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Moving around a network


If we start at a vertex and then move along an edge (in the direction of the arrow, if it’s a directed edge) to a new vertex, we are starting a walk. We can continue the walk by selecting another edge coming out of the second vertex, then a third edge coming out of the third vertex, and so on. In a simple network we can represent a walk by a sequence of vertices. Here is a simple, undirected network, with the green arrows representing a walk around the network:

We can record this walk as the sequence $ABAEFDE$ABAEFDE.

A walk that starts and ends at the same vertex is called closed, and if it starts and ends at different vertices it is called open. The walk above is open - below is a different walk on the same network:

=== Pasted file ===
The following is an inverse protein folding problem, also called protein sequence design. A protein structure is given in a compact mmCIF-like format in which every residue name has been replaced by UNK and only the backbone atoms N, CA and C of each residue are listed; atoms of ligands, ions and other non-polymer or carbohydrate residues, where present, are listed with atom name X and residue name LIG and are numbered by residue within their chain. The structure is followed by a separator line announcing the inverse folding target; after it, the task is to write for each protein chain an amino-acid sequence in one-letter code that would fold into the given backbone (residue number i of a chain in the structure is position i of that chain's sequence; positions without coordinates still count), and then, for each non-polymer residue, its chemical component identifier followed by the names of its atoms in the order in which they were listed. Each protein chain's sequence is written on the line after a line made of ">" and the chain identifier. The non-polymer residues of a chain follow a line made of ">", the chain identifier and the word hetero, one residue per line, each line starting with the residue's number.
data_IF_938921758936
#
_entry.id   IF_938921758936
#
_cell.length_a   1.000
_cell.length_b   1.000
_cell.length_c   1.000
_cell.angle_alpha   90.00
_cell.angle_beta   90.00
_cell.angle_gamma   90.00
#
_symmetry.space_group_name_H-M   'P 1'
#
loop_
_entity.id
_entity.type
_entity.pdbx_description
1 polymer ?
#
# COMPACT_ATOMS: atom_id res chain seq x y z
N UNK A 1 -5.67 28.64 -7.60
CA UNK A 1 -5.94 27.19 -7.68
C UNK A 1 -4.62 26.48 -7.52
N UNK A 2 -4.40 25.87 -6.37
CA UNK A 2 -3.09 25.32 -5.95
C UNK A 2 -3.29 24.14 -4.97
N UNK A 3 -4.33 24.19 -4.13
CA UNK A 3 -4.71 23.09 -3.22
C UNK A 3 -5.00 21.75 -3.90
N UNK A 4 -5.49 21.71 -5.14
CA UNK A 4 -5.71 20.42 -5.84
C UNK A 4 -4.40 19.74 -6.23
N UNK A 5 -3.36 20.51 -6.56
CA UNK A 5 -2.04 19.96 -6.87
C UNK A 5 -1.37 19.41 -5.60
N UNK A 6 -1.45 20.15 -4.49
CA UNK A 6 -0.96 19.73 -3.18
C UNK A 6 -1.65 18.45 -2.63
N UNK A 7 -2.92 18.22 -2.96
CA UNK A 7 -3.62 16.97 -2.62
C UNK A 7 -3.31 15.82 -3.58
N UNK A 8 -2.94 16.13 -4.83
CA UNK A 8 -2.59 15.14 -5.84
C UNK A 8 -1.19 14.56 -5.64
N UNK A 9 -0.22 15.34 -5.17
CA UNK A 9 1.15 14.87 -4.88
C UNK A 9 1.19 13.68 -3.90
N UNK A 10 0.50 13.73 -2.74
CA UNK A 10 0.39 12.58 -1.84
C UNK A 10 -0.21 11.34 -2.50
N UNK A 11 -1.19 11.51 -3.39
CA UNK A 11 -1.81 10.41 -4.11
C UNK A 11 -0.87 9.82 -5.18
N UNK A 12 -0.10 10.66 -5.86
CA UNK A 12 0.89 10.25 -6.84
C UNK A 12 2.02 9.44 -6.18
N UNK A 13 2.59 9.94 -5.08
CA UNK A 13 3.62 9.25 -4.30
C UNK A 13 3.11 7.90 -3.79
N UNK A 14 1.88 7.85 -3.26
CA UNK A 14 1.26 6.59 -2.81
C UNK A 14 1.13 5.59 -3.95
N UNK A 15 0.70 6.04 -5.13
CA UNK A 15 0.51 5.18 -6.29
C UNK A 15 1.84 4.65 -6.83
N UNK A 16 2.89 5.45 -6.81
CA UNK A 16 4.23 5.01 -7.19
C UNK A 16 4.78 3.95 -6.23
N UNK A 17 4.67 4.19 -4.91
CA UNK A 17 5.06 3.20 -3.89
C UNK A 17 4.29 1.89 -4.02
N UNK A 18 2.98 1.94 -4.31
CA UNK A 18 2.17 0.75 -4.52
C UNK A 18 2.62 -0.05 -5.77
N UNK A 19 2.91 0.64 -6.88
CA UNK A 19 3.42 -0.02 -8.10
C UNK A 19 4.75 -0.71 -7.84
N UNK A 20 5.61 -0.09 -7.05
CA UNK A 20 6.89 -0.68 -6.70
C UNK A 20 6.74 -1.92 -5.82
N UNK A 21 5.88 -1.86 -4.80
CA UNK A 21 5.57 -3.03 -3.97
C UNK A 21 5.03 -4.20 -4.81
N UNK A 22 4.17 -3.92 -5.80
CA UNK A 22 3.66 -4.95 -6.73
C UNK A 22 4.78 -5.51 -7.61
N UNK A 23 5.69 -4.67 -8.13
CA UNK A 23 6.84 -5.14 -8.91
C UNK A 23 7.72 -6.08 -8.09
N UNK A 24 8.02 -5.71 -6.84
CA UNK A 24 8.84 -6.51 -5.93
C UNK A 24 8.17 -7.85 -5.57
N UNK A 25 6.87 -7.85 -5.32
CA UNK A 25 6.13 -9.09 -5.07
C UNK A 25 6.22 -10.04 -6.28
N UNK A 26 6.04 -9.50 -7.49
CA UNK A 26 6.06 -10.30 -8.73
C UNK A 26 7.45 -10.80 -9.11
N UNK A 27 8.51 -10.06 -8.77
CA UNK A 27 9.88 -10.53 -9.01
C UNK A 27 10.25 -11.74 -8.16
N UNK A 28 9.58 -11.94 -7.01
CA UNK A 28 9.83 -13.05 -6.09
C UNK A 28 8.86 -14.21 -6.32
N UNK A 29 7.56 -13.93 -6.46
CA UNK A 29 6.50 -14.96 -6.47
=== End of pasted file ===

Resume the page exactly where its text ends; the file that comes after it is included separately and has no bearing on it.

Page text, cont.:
This walk has sequence $ABADFCGDEA$ABADFCGDEA. Since it starts and ends at the same vertex, it is closed. We can also tell from just looking at the sequence (and not the diagram) that’s the walk is closed, since the sequence starts and ends with the same letter.

A walk is the broadest, most general definition of how we can move around a network. Sometimes we want to impose a stricter condition - if we say that the walk cannot use the same vertex more than once, we call it a path (we can reuse the start/end vertex only). Here are two different paths, one open and one closed, on the same network:

The green walk $DGCFEA$DGCFEA on the left is an open path, since no vertex is used more than once, and it starts and ends at different vertices. The orange walk $BCFDEAB$BCFDEAB on the right is a closed path, since no vertex is used more than once, except for the vertex at the start/end.




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